The CYP-enzymes involved in xenobiotic metabolism have evolved to protect humans against potential toxic agents. However, CYP-mediated biotransformation may result in metabolic activation of environmental chemicals to reactive carcinogenic products, a process known as “lethal synthesis” or bioactivation [14,25,82,94,114,119,120]. While CYPs may catalyze the activation of procarcinogens to electrophilic ultimate carcinogens, the Phase II enzymes in general detoxify electrophilic intermediates into non-toxic substrates, with few exceptions of non-canonical bioactivation through conjugation reactions [19]. The potentially toxic reactive metabolites that “escape” from Phase II metabolism are able to covalently interact with nucleophilic structures such as those of nucleic acids, proteins, or lipids, causing cell damage and potentially triggering carcinogenesis, teratogenicity, and/or adverse drug reactions (ADRs) [1,3,20,58,103,104,105,114,120] (Figure 1). Several CYP-mediated oxidations contribute to the synthesis of more toxic metabolites, after exposure to specific compounds such as: (i) polycyclic aromatic hydrocarbons (PAHs) (e.g., benzo[a]pyrene, Figure 2D), including nitro-polycyclic aromatic hydrocarbons, derived from incomplete combustion; (ii) heterocyclic aromatic amines (HAAs) from charbroiled meats; (iii) aromatic amines as dyes, or present in pesticides, tobacco smoke and pharmaceuticals (e.g., paracetamol, Figure 2E); (iv) nitrosamines present in tobacco smoke (e.g., nitrosamine 4-(methylnitrosamino)-1-(3-pyridyl)-1-butanone, NNK, Figure 2F) and diet, formed from nitrites and nitrates; (v) toxins present in food products (e.g., grains or cereals) contaminated with pathogenic microorganisms (e.g., aflatoxin B1 produced by Aspergillus flavus and A. parasiticus, Figure 2G). These xenobiotics are transformed to their toxic forms—usually electrophiles such as epoxides, hydroxylamides, acyl halides, among others—through CYP-mediated activity [5,14,106,107,121].

6. Genetic Determinants in Cytochrome P450s Expression and Activity

With the advances in research during the last 30 years, it became clear that the effects of genetic variability of DMEs, particularly those of the CYP enzymes complex, are highly relevant in terms of drug response and detoxification or bioactivation of xenobiotics in general [24,26,57,59,114]. Cytochrome P450s exhibit genetic polymorphisms with multiple allelic variants, demonstrating frequencies varying between different populations and ethnicities [57,58,59,82,106,122] (Figure 4). These include single nucleotide variants, small deletions or insertions, and copy number variants (gene deletion or duplication/amplification, the later more frequent) [55,56,57]. These genetic variants can alter structurally the CYP enzyme or its expression, resulting in normal, reduced, increased or absence of activity [58,59,82,122,123]. A nomenclature system has been set up for the CYP alleles (using the suffixes *1, *2, *3…; where *1 designates the “wild type,” or most common gene-variant) (Figure 3). Allelic variants are summarized and described on the home page of the human CYP allele nomenclature committee, at Pharmacogene Variation (PharmVar) Consortium ( (accessed on 20 June 2021).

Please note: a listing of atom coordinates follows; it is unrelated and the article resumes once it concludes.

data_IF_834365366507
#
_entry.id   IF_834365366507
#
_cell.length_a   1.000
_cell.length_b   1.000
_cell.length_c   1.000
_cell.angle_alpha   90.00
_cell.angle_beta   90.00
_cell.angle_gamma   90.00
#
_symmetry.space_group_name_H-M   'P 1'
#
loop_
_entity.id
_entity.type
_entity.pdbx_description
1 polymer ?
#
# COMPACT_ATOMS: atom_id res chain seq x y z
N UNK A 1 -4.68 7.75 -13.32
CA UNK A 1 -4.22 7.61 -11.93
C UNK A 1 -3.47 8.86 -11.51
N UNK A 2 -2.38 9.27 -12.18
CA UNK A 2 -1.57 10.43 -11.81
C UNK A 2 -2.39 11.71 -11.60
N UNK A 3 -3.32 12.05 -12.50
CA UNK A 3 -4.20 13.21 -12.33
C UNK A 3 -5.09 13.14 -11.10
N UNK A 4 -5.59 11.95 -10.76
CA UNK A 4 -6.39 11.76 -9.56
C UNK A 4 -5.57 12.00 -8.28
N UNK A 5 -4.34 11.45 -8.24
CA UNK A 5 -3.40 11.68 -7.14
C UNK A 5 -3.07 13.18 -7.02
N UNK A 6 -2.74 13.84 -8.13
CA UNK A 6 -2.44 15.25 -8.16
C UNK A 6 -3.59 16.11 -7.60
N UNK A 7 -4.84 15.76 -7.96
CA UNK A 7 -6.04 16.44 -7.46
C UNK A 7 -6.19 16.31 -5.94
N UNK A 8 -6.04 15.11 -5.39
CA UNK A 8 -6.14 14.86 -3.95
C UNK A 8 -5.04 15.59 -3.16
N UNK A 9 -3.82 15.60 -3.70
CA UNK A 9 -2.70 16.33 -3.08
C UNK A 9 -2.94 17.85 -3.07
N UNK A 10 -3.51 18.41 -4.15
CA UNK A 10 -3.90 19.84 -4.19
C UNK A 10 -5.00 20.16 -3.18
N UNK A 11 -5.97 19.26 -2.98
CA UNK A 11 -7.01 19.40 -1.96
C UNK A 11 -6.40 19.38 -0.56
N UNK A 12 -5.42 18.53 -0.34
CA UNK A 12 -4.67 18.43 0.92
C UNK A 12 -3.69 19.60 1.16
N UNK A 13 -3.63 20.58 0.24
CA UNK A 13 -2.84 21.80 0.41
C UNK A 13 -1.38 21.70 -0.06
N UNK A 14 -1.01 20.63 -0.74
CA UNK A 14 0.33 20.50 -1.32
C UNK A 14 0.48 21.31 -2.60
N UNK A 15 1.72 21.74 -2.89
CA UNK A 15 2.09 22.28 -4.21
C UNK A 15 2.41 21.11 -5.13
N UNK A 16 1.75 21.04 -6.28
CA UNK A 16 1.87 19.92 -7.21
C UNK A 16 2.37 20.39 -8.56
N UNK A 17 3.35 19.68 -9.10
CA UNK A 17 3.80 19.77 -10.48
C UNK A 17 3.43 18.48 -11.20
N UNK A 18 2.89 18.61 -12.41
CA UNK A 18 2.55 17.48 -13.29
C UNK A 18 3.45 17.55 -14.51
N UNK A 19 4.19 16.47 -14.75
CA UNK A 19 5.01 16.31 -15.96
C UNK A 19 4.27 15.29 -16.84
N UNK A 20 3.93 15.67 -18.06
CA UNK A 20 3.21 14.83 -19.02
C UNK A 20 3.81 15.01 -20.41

Isoforms CYP2C9, 2C19 and 2D6 present the highest genetic variability in the human population, with so far 70, 38 and 145 allelic variants being identified, respectively (Table 2). These three CYPs have been estimated to account for approximately 35–40% of oxidative drug metabolism and a quarter of biotransformation of xenobiotics in general, including environmental and industrial pollutants [7,17,25,114]. The high frequencies of genetic polymorphism of these three CYPs were demonstrated to cause significant functional effects and high penetrance in individual susceptibility in the human population [4,5,56,57,58,82]. Conversely, severe loss-of-function alleles or functional gene duplications are rare in genes encoding CYP1A2 and 3A4 (21 and 32 allelic variants, respectively) [7,14,25,57,122]. These two CYPs together are responsible for 35% and 30% of drug- and of general chemical metabolism, respectively.
This extensive genetic variability, causing inter-individual differences in expression and activity of human CYPs is considered to be one of the major causes in the lack of efficacy and in ADRs of therapeutic drugs, as well as in the variability of toxic outcome after exposure to environmental compounds [55,56,58,124,125]. Pharmacogenetic testing of CYPs is gaining attention due to the possibility of developing safer drugs and patient-tailored drug therapy in precision medicine [5,25,26]. The occurrence of specific gene variants translates into four major metabolizer phenotypes: (i) ultrarapid metabolizers (UM), involving two or more active gene copies or allelic variants, encoding more efficient enzymes or over-expressed CYP isoforms; (ii) extensive metabolizers (EM), carriers of two functional CYP alleles; (iii) intermediate metabolizers (IM), heterozygous for a defect allele or carrying two alleles causing combined decreased activity of a CYP; (iv) poor metabolizers (PM), carrying two defective alleles, producing CYPs with very low or without activity/function [55,56,122,125]. A potential additional genetic variability in CYP mediated xenobiotic metabolism has recently been revealed. This regards the genetic variability of CPR (encoded by the POR gene), the obligatory redox partner of microsomal CYPs for the reception of electron equivalents to sustain their activity. Recent data suggest that natural occurring genetic variants of POR may lead to altered CYP mediated drug metabolism [126,127,128,129].